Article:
We need more BIPOC teachers. Here’s what we can do.
The author’s son, Marcellus, with his teacher, Natalye James. Courtesy photo.
My eight-year-old son has a Black teacher for the first time ever. The relationship he is developing with her is so beautiful to see. She inspires and supports him. He lights up when she asks about his favorite book and beams with pride when sharing that she plans to stop by his basketball game.
It’s one thing to know the research studies that document the importance and impact of teacher diversity — especially for young students of color — but it is truly remarkable to witness it firsthand with your own child.
For my three boys and other young children of color, Minnesota’s education gap is sobering. New data released in the Nation’s Report Card shows Minnesota math and reading test scores have dropped to a shocking level, erasing nearly 30 years of academic gains.
In Minnesota, average eighth-grade math scores fell from 291 in 2019 to 280 this year, one of the largest declines in the country. Math achievement for white 9-year-olds dropped by five points, but for Latino and Black students, the damage was even greater (eight points and thirteen points, respectively).
This increases the already existing barriers students of color face to enter careers in STEM fields. While this gap has always been an issue in Minnesota schools, the pandemic has exacerbated it.
At the heart of our path forward are teachers working on the frontlines with our students everyday. In a 2020 paper published by the Science of Learning and Development Alliance, researchers concluded that “the presence and quality of our relationships with teachers may have more impact on learning and development than any other factor.”
Here is a proposed path forward to recruit diverse teachers and ensuring success for all students:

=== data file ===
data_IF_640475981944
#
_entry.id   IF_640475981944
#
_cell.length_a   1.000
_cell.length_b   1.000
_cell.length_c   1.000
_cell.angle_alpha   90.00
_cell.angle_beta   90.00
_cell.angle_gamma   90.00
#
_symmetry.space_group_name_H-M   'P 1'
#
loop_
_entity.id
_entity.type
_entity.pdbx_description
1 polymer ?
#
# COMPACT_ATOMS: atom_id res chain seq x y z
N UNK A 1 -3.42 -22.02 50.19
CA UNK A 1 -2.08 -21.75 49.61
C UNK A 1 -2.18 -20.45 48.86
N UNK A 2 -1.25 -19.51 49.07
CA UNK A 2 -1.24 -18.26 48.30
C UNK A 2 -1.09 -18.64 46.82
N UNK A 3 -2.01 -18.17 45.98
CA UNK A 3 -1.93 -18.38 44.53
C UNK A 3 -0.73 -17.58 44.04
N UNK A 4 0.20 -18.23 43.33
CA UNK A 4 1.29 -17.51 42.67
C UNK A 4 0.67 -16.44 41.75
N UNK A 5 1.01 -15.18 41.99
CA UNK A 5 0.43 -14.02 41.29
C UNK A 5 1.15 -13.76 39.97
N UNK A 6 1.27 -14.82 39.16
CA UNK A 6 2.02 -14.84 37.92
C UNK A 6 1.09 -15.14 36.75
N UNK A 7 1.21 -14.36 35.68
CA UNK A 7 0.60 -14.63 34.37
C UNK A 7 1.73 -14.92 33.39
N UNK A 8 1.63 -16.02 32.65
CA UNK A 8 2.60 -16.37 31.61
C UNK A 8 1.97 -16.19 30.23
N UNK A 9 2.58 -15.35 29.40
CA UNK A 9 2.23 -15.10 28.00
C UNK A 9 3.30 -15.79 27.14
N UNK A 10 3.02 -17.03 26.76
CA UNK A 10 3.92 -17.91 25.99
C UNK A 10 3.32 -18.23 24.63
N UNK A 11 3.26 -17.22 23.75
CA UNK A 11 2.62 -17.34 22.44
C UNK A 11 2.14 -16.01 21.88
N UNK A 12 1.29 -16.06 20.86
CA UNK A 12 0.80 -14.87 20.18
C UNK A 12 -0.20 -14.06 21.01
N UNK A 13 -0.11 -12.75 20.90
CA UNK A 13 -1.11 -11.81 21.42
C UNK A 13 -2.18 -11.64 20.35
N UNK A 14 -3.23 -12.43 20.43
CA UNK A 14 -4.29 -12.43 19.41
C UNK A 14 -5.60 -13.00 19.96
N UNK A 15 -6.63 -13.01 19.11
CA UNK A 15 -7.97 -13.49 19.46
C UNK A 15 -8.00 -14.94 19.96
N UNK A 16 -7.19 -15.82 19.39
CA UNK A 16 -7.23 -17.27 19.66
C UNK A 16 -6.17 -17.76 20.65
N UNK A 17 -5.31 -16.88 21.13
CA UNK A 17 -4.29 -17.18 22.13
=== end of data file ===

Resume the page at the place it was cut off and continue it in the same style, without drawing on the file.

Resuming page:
- Remove burdensome financial barriers to certification, credentialing and continuing education training for educators. We should expand scholarship and loan forgiveness programs and support alternative licensure programs that allow candidates to complete all state requirements for training at an approachable price tag while working full time at a school. Additionally, increased financial incentives and pay could bolster and enhance teacher retention.
- Support a diverse pipeline of qualified professionals pursuing teacher licensure in Minnesota classrooms. There is a systemic shortage of teachers in the state, particularly teachers of color. The Minnesota Professional Educators Licensing and Standards Board (PELSB) found in their 2021 Teacher Supply and Demand Report that more than half of Minnesota’s teachers who hold a Tier 3 or Tier 4 license are not currently teaching. Seventy percent of districts report being somewhat or very significantly impacted by the teacher shortage. And only 5% of full-time teacher hours are staffed by teachers of color. To combat this retention struggle we must support “Grow Your Own” initiatives that invest in the existing talent within our school buildings and broader community.
- Commit more funding towards local, diverse teacher recruitment initiatives. We must think outside the box and identify additional, non-traditional pathways — such as tutors, volunteers and mentors — who have already forged bonds with students. Programs like Black Men Teach, ServeMinnesota, and Teach For America Twin Cities are committed to recruiting young people with lived experiences similar to the students that need them most.
- Increase access to school-based mental health services and invest more in creating inclusive school cultures. Our schools should be places where our teachers and students can bring their full selves and feel like they belong. Student mental health reached crisis levels last year, disproportionately harming children of color. The pressure on schools to figure out solutions has never been greater. The US Department of Education found that educators who provide emotional support and establish positive relationships influence children’s and students’ health, overall mental wellness, and life satisfaction. Our schools should be places that teachers and students alike are excited to enter each morning and have the support they need.
I know the joy and excitement of learning that my 8-year old experiences with his teacher. We can and must bring that joy to every Minnesota child.
Our state motto proclaims, L’etoile du Nord. We are our own North Star. The path forward must be built on what unites us. I believe these unifying steps outlined here will establish a future in which all kids have access to diverse, passionate teachers that are professionally and personally fulfilled by the important work ahead of us all.
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